Cover of  Gigantic Cinema

Gigantic Cinema

A Weather Anthology

Paul Keegan

This is a captivating and surprising anthology: three hundred entries from every sort of source imaginable (naturalists, poets, scientists, philosophers, humorists, prophets… you name it) which in some way concern the weather. The curation is expansive, and the range of effects from the passages is quite varied. The source authors are indicated very casually at the bottom of the page, and the overall effect gives primacy to the excerpts themselves. The book’s back cover indicates that the collection “narrates the weather of a single capricious day” but I certainly couldn’t keep that thread in my hands. More instructive is the authors’ preface, which describes the collection as “absurd, fragmentary, unfinishable.” Of course it is! The weather is one minute the most interesting and impactful thing in one’s life, and the next something taken for granted as mere fodder for small talk. The overall effect here is expansive. Each extract (even ones that left me unmoved or disinterested) felt like a pinhole camera, showing several other dimensions. It reminded me of the expansive feeling of Christian Marclay’s “The Clock.” I read one passage thinking it was an evocative poem about camping, noticed it was from Antarctic explorer Captain R. F. Scott, and read it again and it hit differently. I read in the index that this came from his final (doomed) expedition, meaning this was from the last year of his life, and read it a third time. Again, different. I was smitten by this weird, unexpected collection.

Book Info

National Geographic Books (2021)
ISBN/EAN Product Code
Publisher Description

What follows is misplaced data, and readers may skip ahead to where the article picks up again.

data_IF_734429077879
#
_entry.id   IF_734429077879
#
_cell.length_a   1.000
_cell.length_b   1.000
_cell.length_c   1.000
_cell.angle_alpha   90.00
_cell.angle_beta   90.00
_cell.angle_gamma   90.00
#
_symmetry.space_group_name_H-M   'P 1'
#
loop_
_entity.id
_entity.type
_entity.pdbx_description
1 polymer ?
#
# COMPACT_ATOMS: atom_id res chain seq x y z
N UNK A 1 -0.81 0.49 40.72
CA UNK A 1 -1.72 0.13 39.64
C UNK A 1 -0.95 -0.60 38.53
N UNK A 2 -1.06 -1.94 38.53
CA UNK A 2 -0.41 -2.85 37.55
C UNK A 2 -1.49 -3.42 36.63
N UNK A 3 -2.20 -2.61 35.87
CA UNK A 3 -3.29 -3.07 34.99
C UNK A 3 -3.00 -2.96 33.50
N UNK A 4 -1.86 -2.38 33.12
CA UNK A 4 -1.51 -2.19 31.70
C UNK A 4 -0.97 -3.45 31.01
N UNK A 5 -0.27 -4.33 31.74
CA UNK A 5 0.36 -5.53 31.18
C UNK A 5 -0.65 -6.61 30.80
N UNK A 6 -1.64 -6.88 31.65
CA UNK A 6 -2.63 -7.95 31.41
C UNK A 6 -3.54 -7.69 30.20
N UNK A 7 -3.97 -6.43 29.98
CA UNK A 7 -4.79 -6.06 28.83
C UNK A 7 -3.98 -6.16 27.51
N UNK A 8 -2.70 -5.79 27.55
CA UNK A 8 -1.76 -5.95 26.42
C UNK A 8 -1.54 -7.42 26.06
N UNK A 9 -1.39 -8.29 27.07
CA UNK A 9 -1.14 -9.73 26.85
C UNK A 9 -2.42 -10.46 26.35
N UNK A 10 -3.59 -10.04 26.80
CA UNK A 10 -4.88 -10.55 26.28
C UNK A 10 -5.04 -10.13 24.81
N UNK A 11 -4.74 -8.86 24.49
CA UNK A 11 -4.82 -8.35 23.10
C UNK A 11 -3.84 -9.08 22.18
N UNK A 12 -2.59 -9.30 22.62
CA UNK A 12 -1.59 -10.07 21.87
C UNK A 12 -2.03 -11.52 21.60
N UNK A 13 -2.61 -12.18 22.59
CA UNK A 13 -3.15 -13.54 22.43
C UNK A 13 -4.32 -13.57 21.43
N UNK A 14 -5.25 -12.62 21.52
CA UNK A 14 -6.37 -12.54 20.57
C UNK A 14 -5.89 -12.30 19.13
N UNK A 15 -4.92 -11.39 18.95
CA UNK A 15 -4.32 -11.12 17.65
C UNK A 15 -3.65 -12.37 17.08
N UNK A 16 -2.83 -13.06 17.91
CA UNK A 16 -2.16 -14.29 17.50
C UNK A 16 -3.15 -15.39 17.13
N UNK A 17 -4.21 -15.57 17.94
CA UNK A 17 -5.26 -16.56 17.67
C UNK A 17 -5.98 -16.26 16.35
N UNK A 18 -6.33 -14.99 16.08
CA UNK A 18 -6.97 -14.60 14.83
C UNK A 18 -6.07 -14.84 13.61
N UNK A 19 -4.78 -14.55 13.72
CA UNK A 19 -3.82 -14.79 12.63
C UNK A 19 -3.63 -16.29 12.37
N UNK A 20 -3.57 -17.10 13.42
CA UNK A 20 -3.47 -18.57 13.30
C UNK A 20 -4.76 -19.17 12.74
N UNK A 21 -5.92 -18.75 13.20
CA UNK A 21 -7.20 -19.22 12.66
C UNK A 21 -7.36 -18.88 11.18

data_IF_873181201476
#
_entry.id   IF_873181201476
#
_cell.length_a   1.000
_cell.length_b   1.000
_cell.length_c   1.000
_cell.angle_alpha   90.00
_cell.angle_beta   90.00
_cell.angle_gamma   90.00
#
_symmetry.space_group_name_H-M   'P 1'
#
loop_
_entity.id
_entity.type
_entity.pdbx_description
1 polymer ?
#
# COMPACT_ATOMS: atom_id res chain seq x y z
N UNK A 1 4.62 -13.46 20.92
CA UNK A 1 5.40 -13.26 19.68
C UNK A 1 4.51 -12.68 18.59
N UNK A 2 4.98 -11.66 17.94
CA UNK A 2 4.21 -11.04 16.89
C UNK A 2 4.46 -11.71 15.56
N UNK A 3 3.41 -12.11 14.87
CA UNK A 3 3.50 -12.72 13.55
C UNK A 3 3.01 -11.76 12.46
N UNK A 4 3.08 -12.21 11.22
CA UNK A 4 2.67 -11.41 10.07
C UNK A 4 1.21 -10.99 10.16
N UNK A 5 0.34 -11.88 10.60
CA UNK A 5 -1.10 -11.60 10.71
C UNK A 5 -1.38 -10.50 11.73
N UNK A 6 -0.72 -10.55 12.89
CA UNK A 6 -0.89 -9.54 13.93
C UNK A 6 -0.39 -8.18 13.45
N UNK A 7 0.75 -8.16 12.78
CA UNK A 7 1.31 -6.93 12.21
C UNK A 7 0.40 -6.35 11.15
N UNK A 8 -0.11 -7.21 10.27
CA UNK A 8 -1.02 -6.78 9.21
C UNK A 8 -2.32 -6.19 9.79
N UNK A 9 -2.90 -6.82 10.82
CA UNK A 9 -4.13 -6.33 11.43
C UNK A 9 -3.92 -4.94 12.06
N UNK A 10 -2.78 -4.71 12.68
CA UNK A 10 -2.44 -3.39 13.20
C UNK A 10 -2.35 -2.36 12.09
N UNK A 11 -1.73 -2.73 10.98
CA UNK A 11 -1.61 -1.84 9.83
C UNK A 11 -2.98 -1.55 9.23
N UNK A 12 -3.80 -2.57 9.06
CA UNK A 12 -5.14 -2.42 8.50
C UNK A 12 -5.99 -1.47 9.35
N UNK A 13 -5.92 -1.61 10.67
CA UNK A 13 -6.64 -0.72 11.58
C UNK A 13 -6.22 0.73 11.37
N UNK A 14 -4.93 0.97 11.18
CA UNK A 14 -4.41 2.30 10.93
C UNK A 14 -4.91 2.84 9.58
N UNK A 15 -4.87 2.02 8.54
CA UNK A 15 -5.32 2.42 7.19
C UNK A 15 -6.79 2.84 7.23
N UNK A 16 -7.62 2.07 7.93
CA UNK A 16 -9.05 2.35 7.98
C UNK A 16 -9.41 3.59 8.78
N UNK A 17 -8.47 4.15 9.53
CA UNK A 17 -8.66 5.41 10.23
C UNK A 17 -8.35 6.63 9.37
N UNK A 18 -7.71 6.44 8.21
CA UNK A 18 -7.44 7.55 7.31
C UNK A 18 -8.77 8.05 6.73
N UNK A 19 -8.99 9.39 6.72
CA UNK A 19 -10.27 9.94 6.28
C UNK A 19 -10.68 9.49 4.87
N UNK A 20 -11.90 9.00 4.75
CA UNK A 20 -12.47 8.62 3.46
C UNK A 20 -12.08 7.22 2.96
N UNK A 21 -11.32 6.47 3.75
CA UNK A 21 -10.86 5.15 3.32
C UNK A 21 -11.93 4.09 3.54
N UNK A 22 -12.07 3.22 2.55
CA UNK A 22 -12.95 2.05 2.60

A luminous, “deliciously playful” (Rishi Dastidar, Guardian) anthology of poems and prose inspired by the weather. In three hundred varied entries, Gigantic Cinema narrates the weather of a single capricious day, from dawn through rain, volcanic ash, nuclear dust, snow, light, fog, noon, eclipse, hurricane, flood, dusk, night, and back to dawn again. It includes reactions both formal and fleeting—weather rhymes, journals and jottings, diaries and letters—to the imaginary and actual drama unfolding above our heads. Ranging from Homer’s winds and Ovid’s flood to Frank O’Hara’s sun, Pliny’s reportage on the eruption of Vesuvius to Elizabeth Bishop’s “Song for a Rainy Season,” Gigantic Cinema offers an expansive collection of writing inspired by the commotion of the elements. Rather than drawing attention to authors and titles, entries appear as a medley of voices; as editors Alice Oswald and Paul Keegan write in their stunning introduction, the excerpts ask to be read “with no hat, no coat, no preconceptions, encountering each voice abruptly, as an exclamation brought on by the weather.” Assembling a chorus of responses (ancient and modern, East and West) to air’s manifold appearances, Gigantic Cinema offers a new perspective on the oldest conversation of all. (Publisher’s Description)

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